Sunday, August 8, 2010

Kids, I give you Nothing.

I am sitting at a huge round dinner table with three of my classmates and their parents from the graduating class Parsons School of Design, 1996. We are up on the balcony, and can see below, the tables gathered around the runway, and the exciting top designers, like Tommy Hilfiger and Donna Karan that have come to support the up and coming fashion designers. We are not entirely sure why Fergie is there, but we are all in a buzz, seeing her red hair and smile amidst the sea of black cocktail dresses and tuxedos.

One at a time, they call the student winners of each mentor designer's group to the stage to accept their awards. I realize, with a sudden sadness, that all of us at the table, save one, is receiving an award. I feel awkward for a moment, sad for my friend. Then I realize she isn't sad at all. In fact, she looks genuinely happy for us. I go down to the stage, walk in tiny steps across the stage in my skin tight, electric blue, rubber dress, dizzy with joy of the moment. The "Gold Thimble Award" is a real gold thimble, the several hundred people before me are real important people in the industry. It all seems so very, very, important.
When I get back to the table, and my friend is smiling so lovingly at me, I remember that she is the only one out of all of us that actually already has a job in the fashion design industry. Several weeks before Banana Republic came to interview at our school and hired our friend Cathy on the spot. I know why, too. She is delightful. Her warm and joyous smile makes anyone feel happy and calm. She is genuine, honest, funny and always looks on the bright side.
She got the job, not just because she is a creative fashion designer, but because of who she was being.
That's what is important.

At a recent birthday party, as several Moms discussed the classes we are putting our kids into after school, french, swim, chinese, art, soccer, tennis, math tutoring etc...I was compelled to tell them this story. Because in the end, our kids will get their dream jobs,or become entrepreneurs, not because they are the smartest or most accomplished,or because of what they know, but because of who they are BEING.
We parents are the only ones who are going to actually take the time to teach them and guide them from that perspective. Teachers don't have time, with their classrooms of increasingly ballooning sizes of 36 or more, to actually coach kids on being responsible, being humorous, being a person of integrity and compassion. No, teachers, bless their hearts for what they take on, need to get to the next chapter and meet the standards set before them. If the child doesn't stop talking, or start answering, they get just consequences and move on.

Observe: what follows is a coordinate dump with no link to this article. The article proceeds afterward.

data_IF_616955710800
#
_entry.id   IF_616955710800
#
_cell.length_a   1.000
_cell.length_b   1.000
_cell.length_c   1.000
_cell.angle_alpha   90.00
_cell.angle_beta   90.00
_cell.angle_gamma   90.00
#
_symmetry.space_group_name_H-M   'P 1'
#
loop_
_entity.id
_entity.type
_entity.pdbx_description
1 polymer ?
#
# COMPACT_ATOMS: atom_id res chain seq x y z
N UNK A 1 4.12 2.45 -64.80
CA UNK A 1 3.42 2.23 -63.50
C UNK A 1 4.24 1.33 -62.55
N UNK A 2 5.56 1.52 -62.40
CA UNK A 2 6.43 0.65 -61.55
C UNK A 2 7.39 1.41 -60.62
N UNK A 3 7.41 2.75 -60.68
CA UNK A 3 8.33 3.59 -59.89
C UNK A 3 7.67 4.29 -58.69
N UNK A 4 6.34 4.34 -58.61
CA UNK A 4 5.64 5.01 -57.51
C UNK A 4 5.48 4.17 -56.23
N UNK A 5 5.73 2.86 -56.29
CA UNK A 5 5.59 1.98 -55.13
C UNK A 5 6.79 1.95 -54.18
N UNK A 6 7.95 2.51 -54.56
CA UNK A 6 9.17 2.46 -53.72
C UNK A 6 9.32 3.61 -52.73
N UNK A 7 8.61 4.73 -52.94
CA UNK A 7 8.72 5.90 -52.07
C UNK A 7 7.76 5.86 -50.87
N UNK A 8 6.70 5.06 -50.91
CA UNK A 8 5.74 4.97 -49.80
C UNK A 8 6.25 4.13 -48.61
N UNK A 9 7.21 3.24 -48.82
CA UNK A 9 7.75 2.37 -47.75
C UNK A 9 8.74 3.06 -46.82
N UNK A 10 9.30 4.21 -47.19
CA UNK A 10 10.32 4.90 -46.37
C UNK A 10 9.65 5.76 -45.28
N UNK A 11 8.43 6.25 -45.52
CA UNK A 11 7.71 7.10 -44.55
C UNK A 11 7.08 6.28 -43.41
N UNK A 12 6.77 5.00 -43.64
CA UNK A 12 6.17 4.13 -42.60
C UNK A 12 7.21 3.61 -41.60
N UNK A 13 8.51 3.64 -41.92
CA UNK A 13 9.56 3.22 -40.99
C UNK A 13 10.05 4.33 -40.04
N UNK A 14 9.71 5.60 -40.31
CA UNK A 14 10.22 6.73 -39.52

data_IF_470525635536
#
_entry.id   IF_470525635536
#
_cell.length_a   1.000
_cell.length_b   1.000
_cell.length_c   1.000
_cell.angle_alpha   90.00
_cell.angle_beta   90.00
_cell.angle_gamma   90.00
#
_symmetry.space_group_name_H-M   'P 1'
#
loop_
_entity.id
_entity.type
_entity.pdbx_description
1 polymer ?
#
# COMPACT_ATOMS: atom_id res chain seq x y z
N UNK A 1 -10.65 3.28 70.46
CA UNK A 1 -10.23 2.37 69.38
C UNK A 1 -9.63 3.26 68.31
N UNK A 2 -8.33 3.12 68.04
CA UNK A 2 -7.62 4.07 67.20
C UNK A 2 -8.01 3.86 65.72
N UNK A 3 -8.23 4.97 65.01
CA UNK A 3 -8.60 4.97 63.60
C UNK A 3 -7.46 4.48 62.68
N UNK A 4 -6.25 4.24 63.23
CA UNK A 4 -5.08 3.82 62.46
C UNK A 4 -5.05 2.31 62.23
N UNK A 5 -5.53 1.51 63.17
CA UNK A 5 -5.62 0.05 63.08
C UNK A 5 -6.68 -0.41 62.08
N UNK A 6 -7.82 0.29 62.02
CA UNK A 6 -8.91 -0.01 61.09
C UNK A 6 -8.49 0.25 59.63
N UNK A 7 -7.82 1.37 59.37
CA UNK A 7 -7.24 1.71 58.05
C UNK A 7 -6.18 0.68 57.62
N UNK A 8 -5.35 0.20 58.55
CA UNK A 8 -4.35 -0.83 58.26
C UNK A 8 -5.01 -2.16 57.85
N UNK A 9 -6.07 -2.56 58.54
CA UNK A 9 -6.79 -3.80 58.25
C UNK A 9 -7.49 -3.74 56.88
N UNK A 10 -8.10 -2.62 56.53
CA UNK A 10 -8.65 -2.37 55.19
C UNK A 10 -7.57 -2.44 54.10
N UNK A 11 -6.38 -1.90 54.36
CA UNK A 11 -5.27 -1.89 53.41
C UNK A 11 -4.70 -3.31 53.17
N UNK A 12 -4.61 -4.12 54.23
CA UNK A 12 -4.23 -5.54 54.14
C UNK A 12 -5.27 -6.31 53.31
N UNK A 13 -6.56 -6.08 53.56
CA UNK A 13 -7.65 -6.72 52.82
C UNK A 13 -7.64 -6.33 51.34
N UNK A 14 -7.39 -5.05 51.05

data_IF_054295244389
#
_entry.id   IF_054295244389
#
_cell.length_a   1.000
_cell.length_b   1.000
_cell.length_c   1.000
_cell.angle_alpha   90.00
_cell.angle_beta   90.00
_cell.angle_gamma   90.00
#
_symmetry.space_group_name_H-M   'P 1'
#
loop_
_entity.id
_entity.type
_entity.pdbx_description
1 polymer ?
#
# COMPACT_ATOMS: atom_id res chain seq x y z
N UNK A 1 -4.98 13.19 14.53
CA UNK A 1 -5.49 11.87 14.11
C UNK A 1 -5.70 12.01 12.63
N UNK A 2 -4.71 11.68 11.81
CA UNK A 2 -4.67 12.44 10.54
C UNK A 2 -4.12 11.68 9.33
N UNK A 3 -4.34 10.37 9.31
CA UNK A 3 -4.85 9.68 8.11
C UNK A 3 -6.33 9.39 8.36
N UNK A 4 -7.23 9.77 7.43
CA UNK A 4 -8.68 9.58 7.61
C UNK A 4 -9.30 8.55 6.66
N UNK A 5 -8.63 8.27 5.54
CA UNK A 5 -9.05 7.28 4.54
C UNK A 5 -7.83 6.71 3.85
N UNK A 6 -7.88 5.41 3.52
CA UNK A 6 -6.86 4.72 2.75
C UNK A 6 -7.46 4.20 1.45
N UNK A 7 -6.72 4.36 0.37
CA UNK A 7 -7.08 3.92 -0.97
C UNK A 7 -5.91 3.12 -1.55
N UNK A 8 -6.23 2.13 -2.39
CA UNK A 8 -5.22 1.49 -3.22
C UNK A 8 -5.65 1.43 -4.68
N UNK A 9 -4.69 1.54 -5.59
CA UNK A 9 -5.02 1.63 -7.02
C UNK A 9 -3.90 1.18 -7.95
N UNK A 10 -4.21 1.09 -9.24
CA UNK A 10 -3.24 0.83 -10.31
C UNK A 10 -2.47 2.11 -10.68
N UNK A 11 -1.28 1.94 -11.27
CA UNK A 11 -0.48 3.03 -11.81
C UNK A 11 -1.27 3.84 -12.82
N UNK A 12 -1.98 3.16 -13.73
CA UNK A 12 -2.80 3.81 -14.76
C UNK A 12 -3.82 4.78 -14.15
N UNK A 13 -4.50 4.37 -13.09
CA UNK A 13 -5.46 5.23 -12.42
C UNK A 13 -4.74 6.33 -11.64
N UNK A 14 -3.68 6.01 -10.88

We parents are the ones that need to take the time to talk with them about who they are being.

If a child has ten after school activities, when do they get a chance to just BE?
We are a culture that is so busy doing, doing, doing...sports, tutoring, games, practice, classes...what about the joy in watching them play with their stuffed animals in bed, or perform a dance or song? That's a dance or song they never would have made up had they been in soccer or Chinese school. That's a self expression that never would have been created had they been in tee ball. They are imagining, creating and developing who they choose to be...they need time, and nothing, to do that. In fact they need more of NOTHING and LESS of outside sources to create.
So kids, I happily give you Nothing today.

I am not saying there is anything wrong with after school activities. But Moms, there is nothing wrong if they are not in them either. In fact, it is just as important for them to have afternoons of NOTHING planned, including no TV or computer, so they can generate themselves. Bored? Good! Go create something! But, but...what about everyone else? Judy's kid is playing chess already, Martha's kid takes a language and three sports.
So? That's them, That's their life. My kids have their life. There is no race, there is no scarcity of time for them to learn. They will learn, they will do...I vote for them, and empower them, to just BE now.

Zen Honeycutt

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